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Exodus chapters 17 and 18 appear to contain parallel interpolations into an earlier text. In 16:2, the Israelites complain about lack of food and then verses 16:2-36 explain how the Lord responded with manna. In verses 17:1b-2, the Israelites complain about lack of water and then verses 17:3-7 explain how the Lord commanded Moses to provide drinking water. Tzemah Yoreh (The First Book of God, pages 79-80) believes the first of these passages was written by the Priestly Source and that the second (17:1b-2) contains Yahwistic and Priestly material.

For our purposes, whether or not we regard the two passages in which the Israelites complain and are satisfied as interpolations, they can be removed without otherwise affecting the context, resulting in:

Exodus 16:1: And they took their journey from Elim, and all the congregation of the children of Israel came unto the wilderness of Sin, which is between Elim and Sinai, on the fifteenth day of the second month after their departing out of the land of Egypt.

Exodus 17:1a,8: And all the congregation of the children of Israel journeyed from the wilderness of Sin, after their journeys, according to the commandment of the LORD, and pitched in Rephidim ... Then came Amalek, and fought with Israel in Rephidim.

The war against the Amalek commences after the Israelites leave the Wilderness of Sin and is only be conducted by day, "until the going down of the sun". Surprisingly, the Israelites can only succeed while Moses holds his hand high, supported on a pile of stones. As the name "Rephidim" (Hebrew: רְפִידִם‎) may mean 'supports', it is probably not a real location but an allegory. This then leads to the conclusion the the Wilderness of Sin could similarly be an allegory, rather than a real location.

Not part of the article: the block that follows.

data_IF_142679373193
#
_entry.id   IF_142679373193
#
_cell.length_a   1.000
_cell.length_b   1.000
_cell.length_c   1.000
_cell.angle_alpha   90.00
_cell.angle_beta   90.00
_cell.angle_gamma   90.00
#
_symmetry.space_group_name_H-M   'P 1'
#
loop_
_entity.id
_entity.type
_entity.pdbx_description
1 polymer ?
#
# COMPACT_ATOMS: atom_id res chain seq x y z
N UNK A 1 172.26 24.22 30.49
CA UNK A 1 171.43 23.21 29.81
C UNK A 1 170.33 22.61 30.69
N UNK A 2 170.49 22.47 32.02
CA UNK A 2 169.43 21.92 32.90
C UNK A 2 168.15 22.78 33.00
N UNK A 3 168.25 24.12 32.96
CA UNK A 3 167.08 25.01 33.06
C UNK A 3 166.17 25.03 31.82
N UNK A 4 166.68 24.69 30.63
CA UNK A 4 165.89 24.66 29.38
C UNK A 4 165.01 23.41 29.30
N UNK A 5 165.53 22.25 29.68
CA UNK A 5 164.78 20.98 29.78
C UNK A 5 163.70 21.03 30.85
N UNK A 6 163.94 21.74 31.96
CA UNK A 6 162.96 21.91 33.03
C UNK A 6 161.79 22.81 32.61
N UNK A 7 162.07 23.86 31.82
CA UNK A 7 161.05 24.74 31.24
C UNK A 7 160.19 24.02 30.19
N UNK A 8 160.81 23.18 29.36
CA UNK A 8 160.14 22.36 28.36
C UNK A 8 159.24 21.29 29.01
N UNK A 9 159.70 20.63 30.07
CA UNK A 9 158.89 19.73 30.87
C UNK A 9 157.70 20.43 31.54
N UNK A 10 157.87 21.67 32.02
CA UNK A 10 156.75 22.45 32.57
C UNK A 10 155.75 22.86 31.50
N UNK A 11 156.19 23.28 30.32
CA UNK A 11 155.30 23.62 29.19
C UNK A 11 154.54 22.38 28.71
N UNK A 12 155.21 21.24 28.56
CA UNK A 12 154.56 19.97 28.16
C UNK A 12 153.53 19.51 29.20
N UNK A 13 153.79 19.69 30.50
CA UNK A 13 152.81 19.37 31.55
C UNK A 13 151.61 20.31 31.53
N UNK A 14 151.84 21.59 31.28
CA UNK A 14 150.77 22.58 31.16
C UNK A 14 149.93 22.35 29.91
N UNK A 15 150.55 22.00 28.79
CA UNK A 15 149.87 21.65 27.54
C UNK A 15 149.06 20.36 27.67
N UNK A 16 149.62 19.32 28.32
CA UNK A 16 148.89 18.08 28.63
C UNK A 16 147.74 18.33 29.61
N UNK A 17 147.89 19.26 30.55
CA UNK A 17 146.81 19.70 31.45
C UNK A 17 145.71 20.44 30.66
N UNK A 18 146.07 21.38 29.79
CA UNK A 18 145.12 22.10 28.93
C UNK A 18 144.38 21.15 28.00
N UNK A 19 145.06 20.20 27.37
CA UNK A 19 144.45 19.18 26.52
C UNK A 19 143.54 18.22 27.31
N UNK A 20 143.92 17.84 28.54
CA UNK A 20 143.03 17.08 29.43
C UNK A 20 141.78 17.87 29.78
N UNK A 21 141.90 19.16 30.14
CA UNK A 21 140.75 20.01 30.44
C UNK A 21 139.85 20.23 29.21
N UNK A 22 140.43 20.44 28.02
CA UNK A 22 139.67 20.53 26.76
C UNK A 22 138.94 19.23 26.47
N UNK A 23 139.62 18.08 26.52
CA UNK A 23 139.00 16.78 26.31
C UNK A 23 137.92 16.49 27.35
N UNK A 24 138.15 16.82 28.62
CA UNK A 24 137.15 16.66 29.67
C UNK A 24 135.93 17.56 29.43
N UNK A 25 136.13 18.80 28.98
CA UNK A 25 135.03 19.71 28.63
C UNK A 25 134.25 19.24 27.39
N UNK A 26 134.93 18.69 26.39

We now know that the ancient Semitic moon god was called Sin, so the Wilderness of Sin could have been the night, when the moon god ruled. When the Israelites left his domain - when day broke - they fought with the help of the sun.

On this basis, Wilderness of Sin was a poetic description of the night, contrasting the domain of the moon god with that of the sun god, who helped defeat the Amalek. On this analysis, there is no physical place corresponding to the Wilderness of Sin.

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  • There's no citation for the assertion at Wikipedia about the meaning of רְפִידִם. Have you got a cited reference? When people use words like "could have been" it is usually an indication that there's a stretch involved in making the connection. – enegue Nov 18 '15 at 7:21
  • @enegue I did not say that my answer came from Wikipedia. I have much more stringent standards than simply relying on popular internet sites, although they are useful for backup references, as here. However, in referring to:Wikipedia, do you mean: "biblical scholars suspect that the name Sin here refers to the semitic moon-deity Sin"? – Dick Harfield Nov 18 '15 at 8:54
  • Hartfield I didn't say you got your answer from Wikipedia. I just followed your link and noticed that the author of the page didn't cite the sources for the claim. – enegue Nov 18 '15 at 9:14